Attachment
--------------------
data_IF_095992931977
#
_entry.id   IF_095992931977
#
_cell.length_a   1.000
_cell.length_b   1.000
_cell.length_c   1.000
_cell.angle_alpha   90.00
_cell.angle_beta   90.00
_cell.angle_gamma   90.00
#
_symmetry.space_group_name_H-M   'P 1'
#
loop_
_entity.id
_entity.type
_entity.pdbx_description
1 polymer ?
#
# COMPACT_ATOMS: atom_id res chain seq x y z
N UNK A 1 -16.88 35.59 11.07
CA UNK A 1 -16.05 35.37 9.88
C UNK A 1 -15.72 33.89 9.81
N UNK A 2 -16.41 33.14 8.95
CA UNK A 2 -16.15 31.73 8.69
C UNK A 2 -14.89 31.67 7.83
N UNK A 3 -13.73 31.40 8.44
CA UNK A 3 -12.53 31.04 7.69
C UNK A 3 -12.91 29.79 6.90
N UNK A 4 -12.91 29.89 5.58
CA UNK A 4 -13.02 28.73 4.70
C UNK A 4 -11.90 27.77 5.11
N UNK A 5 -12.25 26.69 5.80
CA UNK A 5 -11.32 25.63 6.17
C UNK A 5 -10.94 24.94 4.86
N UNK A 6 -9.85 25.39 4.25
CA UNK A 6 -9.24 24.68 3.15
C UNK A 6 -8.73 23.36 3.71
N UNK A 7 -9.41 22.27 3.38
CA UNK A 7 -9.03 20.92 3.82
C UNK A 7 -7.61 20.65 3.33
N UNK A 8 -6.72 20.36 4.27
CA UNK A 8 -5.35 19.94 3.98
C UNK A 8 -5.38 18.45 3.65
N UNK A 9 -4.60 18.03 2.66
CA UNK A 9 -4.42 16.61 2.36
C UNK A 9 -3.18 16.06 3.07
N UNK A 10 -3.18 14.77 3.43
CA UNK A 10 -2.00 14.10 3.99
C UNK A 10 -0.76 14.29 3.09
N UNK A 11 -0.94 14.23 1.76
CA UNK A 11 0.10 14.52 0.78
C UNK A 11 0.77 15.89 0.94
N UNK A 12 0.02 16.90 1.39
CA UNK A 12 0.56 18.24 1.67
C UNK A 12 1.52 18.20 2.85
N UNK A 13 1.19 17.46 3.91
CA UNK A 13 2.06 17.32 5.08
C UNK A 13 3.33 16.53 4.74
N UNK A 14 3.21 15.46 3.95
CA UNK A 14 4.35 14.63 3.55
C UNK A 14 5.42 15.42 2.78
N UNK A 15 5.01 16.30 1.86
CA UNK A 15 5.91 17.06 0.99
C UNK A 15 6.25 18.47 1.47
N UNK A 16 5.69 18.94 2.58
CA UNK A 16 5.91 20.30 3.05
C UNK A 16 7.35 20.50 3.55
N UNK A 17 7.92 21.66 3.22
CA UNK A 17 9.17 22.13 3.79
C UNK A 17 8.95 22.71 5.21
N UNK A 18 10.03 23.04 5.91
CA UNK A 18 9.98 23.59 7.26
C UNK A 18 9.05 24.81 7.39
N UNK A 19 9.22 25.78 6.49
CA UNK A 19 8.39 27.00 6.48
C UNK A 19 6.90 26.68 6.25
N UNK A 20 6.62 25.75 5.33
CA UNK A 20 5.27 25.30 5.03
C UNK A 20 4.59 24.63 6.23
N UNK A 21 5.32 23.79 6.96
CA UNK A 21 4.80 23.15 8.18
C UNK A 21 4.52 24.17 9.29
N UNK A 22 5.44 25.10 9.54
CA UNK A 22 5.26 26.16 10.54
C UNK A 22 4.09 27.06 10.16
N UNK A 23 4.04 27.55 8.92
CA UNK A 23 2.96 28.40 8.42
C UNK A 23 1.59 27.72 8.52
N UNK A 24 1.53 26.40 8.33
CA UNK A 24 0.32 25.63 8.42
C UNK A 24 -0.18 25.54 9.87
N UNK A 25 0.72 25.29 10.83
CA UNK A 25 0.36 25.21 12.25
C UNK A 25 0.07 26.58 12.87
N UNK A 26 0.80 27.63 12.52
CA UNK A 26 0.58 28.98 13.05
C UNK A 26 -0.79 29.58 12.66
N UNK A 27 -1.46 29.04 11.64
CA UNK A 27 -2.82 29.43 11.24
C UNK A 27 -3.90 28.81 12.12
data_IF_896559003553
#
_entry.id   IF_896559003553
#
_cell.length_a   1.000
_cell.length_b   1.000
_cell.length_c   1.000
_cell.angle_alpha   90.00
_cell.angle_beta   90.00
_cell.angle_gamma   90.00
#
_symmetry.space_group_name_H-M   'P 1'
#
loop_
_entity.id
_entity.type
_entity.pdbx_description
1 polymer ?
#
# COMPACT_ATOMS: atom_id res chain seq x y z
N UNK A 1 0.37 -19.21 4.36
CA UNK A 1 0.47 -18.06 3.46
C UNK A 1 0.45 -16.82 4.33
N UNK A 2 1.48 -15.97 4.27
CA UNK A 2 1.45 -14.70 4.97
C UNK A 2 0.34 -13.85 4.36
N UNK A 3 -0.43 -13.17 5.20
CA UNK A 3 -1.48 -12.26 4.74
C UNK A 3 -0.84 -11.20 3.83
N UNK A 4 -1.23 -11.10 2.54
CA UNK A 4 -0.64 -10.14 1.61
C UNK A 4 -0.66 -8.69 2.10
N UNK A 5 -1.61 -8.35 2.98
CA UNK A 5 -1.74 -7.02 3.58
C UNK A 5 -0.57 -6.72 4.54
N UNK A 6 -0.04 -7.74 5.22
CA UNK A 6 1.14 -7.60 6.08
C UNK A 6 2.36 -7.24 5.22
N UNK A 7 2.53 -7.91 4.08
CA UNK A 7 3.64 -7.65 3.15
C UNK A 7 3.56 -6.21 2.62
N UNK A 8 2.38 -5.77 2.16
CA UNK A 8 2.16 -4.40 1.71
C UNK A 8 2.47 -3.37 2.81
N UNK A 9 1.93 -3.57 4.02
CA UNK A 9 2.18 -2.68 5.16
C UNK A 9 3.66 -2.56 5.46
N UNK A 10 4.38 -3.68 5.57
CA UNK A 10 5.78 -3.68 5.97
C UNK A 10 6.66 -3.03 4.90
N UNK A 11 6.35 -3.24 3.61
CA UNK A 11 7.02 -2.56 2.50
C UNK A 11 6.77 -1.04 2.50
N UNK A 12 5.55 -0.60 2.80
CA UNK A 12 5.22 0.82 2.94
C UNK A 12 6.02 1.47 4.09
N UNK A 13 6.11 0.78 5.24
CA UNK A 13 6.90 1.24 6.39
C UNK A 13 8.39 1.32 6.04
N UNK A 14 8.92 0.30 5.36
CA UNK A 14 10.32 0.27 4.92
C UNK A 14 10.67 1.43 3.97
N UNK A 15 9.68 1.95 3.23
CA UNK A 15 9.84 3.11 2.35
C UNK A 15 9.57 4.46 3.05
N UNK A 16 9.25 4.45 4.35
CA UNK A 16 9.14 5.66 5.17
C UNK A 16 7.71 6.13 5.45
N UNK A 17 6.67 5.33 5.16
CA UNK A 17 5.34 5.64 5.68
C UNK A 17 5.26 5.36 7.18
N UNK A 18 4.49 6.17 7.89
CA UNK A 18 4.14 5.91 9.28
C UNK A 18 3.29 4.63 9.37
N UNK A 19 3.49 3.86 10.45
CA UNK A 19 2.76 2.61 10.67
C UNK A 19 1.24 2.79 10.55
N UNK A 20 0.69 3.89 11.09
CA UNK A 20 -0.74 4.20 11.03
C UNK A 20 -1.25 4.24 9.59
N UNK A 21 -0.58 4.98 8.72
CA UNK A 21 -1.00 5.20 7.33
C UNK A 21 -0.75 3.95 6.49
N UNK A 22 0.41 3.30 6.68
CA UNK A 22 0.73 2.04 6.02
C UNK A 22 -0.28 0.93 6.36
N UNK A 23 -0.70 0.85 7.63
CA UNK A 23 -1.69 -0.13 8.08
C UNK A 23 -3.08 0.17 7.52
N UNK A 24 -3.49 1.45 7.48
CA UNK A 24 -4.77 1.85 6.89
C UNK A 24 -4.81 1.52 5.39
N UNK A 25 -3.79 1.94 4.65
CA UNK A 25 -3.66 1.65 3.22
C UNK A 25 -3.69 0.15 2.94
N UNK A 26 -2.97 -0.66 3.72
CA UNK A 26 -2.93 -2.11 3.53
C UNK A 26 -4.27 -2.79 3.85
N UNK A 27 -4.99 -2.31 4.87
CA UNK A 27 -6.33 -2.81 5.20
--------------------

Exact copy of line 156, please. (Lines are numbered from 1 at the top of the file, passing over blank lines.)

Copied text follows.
CA UNK A 12 5.22 0.82 2.94